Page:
Thursday, October 30, 2008

Do You Outsource Your Call Centre?

Everybody does it. Outsource call centre services in order to keep business costs down. Countries like India and, according to a recent report from Info-Tech Research Group, the Philippines, are popular countries to look to. But in the grand scheme of things, is this really good for business?

Reduced costs is the obvious advantage: it costs less to pay a team of call centre reps in an outsourced country than it would locally in Canada, or even the U.S. But what are the potential drawbacks? The risk of poor customer service is certainly one of them. Another concern that shouldn't be taken lightly, though, is the loss of jobs in one's own country. Sure, outsourcing a call centre can result in significantly cheaper operating costs, but if a large portion of your target customer segment can't afford to buy your products or services because they are finding it difficult to hold a job, what good has outsourcing accomplished?

In addition to adding jobs to the economy, keeping a call centre local also has many other advantages. For one, agents can work directly with the sales, marketing, and even research and development departments in order to create a holistic solution that serves the customer's best interests. The lines of communication both ways can be much more open; and internal staff can more easily monitor who's talking to the customers, and how customer service issues are being handled. Plus, from a consumer perspective, let's face it: knowing that you're speaking to someone who lives in the same country that you do, regardless of what that country might be, is always reassuring. Someone anywhere outside of Canada might not understand how critical a situation it is that you have all your buddies over to watch the hockey play-offs and your flat-panel isn't working!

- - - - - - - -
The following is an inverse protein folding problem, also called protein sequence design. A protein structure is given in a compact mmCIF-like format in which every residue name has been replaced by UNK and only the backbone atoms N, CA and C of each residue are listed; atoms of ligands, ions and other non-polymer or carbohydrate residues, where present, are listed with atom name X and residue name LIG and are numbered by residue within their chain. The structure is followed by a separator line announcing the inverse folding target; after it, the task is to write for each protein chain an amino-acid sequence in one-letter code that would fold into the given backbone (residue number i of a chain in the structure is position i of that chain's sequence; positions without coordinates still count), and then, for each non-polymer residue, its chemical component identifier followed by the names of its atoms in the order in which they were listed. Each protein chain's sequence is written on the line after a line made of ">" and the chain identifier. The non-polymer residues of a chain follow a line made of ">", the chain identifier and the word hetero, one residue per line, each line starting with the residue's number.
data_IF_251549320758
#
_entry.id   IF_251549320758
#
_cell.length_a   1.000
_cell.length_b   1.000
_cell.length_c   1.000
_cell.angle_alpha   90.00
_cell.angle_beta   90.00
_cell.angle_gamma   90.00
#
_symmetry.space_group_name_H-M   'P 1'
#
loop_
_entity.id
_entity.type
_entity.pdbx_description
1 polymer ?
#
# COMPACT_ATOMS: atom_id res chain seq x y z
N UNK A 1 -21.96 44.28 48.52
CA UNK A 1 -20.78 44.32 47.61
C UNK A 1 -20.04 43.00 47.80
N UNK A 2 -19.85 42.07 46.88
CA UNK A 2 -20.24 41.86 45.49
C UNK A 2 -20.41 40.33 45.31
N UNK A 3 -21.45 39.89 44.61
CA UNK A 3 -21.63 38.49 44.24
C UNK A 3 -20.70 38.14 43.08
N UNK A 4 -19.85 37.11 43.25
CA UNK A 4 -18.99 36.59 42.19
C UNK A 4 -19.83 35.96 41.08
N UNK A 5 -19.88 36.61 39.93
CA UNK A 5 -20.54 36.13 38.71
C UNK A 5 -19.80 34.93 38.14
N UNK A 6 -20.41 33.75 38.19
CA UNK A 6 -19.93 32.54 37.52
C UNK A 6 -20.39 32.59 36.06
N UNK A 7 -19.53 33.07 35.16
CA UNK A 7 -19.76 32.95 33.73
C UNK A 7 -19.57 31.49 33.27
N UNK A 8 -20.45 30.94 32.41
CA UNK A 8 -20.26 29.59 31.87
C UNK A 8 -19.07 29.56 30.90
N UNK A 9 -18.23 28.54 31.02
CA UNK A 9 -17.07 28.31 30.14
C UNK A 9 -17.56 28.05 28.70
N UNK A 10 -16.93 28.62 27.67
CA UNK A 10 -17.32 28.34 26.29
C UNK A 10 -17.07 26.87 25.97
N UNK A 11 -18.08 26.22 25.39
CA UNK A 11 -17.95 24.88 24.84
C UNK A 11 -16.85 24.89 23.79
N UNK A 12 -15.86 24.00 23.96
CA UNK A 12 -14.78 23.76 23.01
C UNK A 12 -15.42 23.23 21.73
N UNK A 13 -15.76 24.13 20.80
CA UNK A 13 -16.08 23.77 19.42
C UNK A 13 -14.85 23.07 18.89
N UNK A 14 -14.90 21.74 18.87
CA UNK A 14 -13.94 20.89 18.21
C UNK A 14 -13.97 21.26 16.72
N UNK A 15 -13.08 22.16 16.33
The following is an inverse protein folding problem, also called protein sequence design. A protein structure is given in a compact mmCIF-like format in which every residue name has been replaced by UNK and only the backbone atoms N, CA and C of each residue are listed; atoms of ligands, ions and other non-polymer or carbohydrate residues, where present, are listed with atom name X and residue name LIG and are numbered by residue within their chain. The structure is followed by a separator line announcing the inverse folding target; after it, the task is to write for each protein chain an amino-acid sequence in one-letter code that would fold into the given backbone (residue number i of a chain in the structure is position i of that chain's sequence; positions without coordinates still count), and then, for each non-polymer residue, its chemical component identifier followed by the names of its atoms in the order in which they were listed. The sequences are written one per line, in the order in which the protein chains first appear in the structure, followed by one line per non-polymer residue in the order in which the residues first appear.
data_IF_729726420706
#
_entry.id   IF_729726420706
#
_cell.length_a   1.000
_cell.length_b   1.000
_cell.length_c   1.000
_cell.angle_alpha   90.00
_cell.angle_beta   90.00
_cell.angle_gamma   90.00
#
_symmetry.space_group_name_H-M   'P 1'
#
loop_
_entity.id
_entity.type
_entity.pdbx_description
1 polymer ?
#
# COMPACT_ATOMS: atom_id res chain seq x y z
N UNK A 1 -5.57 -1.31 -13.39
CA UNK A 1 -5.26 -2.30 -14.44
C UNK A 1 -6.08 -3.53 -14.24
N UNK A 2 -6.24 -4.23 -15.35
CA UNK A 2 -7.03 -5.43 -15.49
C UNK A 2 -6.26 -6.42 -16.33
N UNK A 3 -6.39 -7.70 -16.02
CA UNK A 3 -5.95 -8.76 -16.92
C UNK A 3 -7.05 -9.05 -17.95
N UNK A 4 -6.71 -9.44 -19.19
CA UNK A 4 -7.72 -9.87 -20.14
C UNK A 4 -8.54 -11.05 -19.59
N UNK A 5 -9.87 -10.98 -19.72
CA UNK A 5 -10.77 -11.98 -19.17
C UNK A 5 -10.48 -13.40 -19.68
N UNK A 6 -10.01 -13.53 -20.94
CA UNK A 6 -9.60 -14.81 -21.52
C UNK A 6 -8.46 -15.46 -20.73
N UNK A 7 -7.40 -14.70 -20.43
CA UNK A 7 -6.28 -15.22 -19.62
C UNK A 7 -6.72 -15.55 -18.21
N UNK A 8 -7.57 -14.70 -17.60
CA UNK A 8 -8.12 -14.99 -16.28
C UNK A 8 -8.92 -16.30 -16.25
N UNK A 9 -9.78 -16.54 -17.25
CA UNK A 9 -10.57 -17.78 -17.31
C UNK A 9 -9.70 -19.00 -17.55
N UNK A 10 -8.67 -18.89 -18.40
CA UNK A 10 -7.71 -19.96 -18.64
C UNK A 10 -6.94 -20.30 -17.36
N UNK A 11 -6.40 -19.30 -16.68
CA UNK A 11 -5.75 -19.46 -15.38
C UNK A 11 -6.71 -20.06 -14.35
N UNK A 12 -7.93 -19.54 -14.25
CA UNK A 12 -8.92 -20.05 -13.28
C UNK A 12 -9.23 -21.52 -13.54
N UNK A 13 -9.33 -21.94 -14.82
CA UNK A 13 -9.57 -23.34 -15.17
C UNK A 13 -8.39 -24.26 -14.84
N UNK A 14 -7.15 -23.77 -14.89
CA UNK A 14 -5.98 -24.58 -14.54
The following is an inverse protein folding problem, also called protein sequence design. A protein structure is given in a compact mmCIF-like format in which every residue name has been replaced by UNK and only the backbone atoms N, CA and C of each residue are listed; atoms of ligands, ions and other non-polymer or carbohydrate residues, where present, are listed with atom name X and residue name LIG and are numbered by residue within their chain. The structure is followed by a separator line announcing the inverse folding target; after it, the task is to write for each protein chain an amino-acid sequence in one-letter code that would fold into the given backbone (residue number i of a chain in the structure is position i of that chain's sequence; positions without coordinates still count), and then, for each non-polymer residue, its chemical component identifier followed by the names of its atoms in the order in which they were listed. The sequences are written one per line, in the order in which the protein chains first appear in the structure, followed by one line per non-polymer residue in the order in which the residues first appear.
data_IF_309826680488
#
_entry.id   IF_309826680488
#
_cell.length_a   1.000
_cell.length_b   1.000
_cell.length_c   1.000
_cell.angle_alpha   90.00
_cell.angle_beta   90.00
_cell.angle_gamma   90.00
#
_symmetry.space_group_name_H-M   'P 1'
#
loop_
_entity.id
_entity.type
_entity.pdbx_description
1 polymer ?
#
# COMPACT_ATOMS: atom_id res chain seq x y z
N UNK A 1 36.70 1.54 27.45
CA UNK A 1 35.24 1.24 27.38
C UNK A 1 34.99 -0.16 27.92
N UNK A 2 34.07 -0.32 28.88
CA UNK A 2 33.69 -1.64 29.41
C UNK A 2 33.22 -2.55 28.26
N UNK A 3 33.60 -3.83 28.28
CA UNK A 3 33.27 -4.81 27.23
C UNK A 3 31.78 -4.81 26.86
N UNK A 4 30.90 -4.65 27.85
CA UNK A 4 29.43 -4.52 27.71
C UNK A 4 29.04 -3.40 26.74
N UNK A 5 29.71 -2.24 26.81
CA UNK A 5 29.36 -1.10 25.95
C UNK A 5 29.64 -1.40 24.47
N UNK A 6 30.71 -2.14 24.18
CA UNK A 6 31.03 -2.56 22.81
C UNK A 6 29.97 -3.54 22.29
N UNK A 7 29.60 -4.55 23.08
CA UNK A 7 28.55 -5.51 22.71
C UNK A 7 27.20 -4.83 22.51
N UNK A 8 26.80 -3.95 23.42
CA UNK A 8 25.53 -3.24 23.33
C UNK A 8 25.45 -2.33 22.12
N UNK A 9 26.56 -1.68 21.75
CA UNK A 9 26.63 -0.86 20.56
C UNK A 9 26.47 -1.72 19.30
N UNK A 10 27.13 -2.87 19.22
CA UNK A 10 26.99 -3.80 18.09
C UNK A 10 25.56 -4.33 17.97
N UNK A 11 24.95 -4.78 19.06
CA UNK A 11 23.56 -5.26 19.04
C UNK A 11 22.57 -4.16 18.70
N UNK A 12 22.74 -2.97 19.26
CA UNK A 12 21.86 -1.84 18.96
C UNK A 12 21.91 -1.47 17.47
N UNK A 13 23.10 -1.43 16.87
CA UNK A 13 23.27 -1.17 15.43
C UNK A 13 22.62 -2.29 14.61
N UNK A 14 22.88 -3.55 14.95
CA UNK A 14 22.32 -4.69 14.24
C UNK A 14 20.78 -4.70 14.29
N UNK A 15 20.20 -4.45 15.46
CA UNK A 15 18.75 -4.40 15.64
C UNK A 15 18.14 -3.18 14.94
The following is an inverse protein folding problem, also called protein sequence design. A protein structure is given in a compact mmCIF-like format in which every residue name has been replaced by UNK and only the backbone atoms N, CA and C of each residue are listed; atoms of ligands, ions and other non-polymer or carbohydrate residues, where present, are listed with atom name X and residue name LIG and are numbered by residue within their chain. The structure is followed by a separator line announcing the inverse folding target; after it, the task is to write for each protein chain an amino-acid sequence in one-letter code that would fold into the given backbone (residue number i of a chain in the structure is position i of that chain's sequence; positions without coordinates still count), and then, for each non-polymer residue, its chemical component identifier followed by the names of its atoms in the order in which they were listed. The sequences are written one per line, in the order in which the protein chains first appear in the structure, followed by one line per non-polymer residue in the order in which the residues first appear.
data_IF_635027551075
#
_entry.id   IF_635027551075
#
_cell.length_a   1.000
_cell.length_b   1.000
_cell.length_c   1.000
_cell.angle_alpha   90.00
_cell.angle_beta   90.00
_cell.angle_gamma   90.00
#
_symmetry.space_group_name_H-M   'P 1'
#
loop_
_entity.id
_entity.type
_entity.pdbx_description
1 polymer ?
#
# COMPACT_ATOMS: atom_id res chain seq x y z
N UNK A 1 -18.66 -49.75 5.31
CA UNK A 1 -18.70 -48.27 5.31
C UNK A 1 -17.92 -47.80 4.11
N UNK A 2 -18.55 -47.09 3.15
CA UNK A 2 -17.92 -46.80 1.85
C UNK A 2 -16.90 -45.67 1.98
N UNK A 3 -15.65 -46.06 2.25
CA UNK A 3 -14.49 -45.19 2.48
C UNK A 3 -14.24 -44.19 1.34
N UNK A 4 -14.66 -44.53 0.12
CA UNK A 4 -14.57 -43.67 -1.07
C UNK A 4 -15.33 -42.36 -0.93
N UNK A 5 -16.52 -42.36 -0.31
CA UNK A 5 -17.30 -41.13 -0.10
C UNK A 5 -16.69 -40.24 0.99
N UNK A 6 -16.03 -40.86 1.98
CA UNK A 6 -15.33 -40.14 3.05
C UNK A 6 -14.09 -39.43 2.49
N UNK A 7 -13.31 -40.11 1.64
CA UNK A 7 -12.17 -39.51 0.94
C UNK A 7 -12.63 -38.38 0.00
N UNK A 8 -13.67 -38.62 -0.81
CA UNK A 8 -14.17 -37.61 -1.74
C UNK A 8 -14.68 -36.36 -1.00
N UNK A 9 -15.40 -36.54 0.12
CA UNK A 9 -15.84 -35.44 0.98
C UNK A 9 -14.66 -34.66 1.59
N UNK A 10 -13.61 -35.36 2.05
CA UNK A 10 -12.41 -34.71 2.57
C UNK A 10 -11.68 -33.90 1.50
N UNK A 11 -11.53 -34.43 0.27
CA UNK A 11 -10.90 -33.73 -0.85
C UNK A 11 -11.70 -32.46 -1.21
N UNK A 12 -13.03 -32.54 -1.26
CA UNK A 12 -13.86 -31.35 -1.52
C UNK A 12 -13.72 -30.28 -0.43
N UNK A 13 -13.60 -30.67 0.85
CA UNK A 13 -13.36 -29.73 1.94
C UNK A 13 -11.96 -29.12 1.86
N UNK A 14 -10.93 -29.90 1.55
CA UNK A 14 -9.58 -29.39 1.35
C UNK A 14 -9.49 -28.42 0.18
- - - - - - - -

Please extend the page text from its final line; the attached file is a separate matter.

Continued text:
Nevertheless, many companies continues to outsource their call centres, and reap the benefits. Some end up with reputations for horrible customer service, while others are applauded for their efforts, no matter where the cell centre might be located. Info-Tech claims that the Philippines is now the second-largest call centre outsourcing player (behind India), and is known for offering a high level of service due to "educated English-speaking agents with accents similar to their North American callers."

The primary focus, of course, is that the customer's issues or questions are always answered adequately, and in a timely manner; no matter who ends up on the other end of the line or where they're located.

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Charles Farley said...

I was directed to your blog by a friend, the lovely and talented Lee Distad. He told me that someone was posting a topic near and dear to my heart.

An open letter to the vendor from me, the customer:

First and foremost, we are all God's children and each and everyone of us is special in our own unique and endearing way. Having said that, I am what you would call a misanthrope. I don't care where you come from, who or what you pray to, your nationality or the color of your eyes, hair and skin -- I don't like you (2nd person plural - not you the blog master). Once I get to know you on a personal level, that may change...but at a live your life and I will live mine.